The cost of living froze in February compared to the same period last year, as one of the key measures of inflation fell to zero for the first time in 49 years.
The Retail Prices Index (RPI), which includes housing costs, fell from 0.1% in January to 0% in February.
In contrast, the Consumer Prices Index (CPI), which does not include housing costs, climbed from 3% in January to 3.2% in February.
The main reason for the difference is that the RPI Index takes into account the dramatic fall in mortgage costs for many following months of Bank of England base rate drops.
The CPI figure is still well above the Government target of 2%.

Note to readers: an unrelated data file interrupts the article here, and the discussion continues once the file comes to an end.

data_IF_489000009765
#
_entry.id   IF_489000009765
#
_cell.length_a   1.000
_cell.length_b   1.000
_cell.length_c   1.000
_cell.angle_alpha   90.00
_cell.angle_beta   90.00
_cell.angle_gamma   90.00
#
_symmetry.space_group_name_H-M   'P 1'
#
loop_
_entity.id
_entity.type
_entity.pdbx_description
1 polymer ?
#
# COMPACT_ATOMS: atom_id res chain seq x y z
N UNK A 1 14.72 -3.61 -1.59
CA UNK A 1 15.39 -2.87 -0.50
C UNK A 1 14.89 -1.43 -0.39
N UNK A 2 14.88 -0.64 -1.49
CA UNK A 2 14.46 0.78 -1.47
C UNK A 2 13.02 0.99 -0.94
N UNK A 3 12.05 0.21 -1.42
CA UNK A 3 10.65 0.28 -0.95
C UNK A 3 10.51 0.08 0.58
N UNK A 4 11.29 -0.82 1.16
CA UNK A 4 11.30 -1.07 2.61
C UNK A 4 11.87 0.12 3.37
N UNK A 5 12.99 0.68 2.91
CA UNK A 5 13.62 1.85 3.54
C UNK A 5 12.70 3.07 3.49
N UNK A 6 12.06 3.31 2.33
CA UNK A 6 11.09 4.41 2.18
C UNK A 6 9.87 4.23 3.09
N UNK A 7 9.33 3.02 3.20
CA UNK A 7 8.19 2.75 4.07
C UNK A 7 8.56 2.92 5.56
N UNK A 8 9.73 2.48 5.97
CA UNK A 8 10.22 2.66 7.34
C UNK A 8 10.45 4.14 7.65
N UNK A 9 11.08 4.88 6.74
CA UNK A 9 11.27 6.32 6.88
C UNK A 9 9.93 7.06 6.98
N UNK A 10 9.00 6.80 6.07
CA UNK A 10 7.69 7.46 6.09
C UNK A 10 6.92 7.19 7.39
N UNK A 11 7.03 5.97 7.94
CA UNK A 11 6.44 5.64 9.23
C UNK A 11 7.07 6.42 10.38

Economists believe we are on course for deflation - where the cost of living falls. Ben Read, from the Centre for Economics and Business Research, says: "The broader economic picture means that annual inflation is still likely to fall sharply over the coming months."
Martin Lewis, founder of MoneySavingExpert.com, says: "If a few months down the line we move into full-on deflation, it means low interest rates actually aren't so bad. Someone with £10,000 in savings earning 1% interest, when deflation is 2%, would have £10,080 after tax in the bank in a year. But shopping trollies worth £10,000 would now only cost £9,800, meaning they’re 3% better off."